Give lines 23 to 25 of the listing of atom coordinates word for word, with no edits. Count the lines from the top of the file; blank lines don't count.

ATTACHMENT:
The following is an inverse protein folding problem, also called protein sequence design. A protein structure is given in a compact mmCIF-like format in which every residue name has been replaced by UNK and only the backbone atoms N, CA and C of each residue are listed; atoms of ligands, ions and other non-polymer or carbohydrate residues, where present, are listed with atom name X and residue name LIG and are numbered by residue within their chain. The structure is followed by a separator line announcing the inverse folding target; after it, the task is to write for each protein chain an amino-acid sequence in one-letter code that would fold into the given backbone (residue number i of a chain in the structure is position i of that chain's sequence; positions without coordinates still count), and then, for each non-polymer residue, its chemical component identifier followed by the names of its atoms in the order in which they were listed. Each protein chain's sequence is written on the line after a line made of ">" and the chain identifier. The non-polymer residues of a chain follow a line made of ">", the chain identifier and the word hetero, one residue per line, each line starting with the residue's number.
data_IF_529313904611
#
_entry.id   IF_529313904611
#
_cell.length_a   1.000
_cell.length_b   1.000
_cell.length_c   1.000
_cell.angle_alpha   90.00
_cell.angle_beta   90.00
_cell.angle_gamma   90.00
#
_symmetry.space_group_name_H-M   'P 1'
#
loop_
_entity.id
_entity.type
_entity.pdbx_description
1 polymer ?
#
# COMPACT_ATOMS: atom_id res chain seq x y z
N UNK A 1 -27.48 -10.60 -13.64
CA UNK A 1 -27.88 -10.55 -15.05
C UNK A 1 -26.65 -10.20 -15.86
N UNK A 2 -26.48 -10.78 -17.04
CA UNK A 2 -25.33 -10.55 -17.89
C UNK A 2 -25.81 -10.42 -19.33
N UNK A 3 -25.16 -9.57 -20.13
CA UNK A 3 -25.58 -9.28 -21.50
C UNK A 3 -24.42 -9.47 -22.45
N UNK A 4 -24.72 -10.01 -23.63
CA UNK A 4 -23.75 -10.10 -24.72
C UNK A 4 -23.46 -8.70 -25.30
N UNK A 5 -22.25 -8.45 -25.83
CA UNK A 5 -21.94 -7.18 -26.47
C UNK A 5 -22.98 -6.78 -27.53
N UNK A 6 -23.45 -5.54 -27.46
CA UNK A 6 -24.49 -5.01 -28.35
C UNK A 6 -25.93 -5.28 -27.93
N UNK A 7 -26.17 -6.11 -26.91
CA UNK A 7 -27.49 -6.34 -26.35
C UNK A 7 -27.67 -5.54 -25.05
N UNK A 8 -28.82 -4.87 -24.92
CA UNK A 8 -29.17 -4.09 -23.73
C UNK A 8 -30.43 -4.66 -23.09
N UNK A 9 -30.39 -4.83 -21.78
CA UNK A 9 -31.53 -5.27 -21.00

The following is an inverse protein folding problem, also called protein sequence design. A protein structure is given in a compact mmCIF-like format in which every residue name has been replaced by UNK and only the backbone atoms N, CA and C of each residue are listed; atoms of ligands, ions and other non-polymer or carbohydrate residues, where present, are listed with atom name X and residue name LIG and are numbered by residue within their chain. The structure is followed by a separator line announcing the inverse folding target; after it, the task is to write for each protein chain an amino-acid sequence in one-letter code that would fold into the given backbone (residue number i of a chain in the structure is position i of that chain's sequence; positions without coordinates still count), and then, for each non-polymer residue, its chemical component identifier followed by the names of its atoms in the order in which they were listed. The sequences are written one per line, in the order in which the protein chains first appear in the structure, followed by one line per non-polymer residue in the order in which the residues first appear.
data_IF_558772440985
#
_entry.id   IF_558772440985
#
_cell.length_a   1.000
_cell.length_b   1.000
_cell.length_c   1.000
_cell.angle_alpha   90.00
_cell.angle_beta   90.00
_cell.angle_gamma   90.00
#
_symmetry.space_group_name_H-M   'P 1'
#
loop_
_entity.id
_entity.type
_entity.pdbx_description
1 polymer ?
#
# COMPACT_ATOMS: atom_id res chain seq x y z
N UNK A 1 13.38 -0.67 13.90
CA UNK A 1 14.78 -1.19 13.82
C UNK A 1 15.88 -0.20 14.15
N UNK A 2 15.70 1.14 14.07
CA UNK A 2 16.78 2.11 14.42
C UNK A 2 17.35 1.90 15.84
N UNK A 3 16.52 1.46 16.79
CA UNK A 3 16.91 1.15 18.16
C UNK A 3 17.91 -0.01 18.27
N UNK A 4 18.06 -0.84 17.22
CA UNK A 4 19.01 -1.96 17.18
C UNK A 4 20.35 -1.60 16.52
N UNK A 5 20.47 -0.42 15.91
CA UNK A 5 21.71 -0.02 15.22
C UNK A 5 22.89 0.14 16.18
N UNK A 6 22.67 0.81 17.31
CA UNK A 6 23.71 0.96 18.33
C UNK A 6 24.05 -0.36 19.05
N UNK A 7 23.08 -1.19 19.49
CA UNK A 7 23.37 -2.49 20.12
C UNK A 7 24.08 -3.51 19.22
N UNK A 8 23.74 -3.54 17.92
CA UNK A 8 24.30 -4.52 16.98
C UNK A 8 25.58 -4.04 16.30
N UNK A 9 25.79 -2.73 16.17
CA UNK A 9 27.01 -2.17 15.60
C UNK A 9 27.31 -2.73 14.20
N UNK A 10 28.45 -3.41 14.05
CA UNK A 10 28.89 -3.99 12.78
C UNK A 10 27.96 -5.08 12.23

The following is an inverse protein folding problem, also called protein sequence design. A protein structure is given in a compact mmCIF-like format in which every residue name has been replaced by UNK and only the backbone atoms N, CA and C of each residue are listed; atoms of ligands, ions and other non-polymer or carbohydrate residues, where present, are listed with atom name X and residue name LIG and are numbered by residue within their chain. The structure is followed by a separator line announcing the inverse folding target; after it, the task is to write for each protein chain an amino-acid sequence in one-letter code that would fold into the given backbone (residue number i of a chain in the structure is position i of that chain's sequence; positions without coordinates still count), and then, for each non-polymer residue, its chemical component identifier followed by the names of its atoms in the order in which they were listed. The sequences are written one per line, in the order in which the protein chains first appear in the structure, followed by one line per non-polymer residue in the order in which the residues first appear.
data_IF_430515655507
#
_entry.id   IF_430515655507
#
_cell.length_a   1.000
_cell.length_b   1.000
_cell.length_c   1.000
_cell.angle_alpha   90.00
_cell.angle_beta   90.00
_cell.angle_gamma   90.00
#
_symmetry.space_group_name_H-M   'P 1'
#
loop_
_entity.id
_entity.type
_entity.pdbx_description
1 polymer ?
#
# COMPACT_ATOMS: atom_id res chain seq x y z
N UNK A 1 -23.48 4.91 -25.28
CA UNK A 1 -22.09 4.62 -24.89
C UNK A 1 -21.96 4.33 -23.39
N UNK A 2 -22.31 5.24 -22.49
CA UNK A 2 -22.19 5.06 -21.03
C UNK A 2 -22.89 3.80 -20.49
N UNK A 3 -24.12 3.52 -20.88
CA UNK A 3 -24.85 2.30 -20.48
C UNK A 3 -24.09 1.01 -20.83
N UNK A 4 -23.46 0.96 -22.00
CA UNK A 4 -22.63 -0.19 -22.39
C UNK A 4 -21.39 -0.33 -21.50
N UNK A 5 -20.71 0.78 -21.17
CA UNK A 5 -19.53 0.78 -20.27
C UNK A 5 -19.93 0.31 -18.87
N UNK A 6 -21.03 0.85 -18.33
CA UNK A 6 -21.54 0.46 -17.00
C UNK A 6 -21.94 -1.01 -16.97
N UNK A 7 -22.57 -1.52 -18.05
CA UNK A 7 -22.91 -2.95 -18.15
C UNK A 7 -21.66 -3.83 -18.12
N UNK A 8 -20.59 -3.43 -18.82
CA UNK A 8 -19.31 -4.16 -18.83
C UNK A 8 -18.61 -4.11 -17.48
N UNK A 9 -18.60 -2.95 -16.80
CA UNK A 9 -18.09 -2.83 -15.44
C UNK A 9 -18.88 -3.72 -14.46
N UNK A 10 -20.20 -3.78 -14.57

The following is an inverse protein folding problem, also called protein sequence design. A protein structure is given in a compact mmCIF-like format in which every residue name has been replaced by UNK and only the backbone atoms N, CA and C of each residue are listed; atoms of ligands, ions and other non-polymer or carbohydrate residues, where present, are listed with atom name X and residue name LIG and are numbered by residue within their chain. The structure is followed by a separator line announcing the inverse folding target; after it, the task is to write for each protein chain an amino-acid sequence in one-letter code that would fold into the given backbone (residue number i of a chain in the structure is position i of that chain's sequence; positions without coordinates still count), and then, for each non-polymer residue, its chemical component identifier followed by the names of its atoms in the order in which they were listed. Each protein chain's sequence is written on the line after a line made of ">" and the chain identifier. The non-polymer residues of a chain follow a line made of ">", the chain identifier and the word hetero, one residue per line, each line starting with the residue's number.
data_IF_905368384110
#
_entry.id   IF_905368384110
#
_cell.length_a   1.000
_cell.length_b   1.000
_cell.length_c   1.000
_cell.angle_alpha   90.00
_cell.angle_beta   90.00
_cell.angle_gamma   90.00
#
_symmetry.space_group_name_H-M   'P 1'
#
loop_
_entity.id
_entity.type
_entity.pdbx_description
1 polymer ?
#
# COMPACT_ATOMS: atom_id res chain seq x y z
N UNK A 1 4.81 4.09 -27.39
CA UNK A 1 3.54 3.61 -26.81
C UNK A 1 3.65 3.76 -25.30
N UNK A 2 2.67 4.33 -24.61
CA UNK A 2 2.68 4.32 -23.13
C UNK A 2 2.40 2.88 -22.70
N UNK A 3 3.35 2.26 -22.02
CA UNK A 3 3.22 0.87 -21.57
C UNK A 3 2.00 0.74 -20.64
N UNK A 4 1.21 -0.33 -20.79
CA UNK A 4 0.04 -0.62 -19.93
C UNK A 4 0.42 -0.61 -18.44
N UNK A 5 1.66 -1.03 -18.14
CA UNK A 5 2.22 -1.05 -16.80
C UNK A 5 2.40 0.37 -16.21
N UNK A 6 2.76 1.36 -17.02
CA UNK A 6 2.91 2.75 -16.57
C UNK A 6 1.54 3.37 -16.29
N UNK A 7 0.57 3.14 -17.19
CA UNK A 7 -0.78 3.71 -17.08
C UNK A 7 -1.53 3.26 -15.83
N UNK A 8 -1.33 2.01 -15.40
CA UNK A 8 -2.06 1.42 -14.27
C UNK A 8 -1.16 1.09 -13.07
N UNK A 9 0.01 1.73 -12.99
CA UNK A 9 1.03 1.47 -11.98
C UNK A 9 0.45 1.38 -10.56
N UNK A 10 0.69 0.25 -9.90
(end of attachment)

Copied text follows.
CA UNK A 1 -27.88 -10.55 -15.05
C UNK A 1 -26.65 -10.20 -15.86
N UNK A 2 -26.48 -10.78 -17.04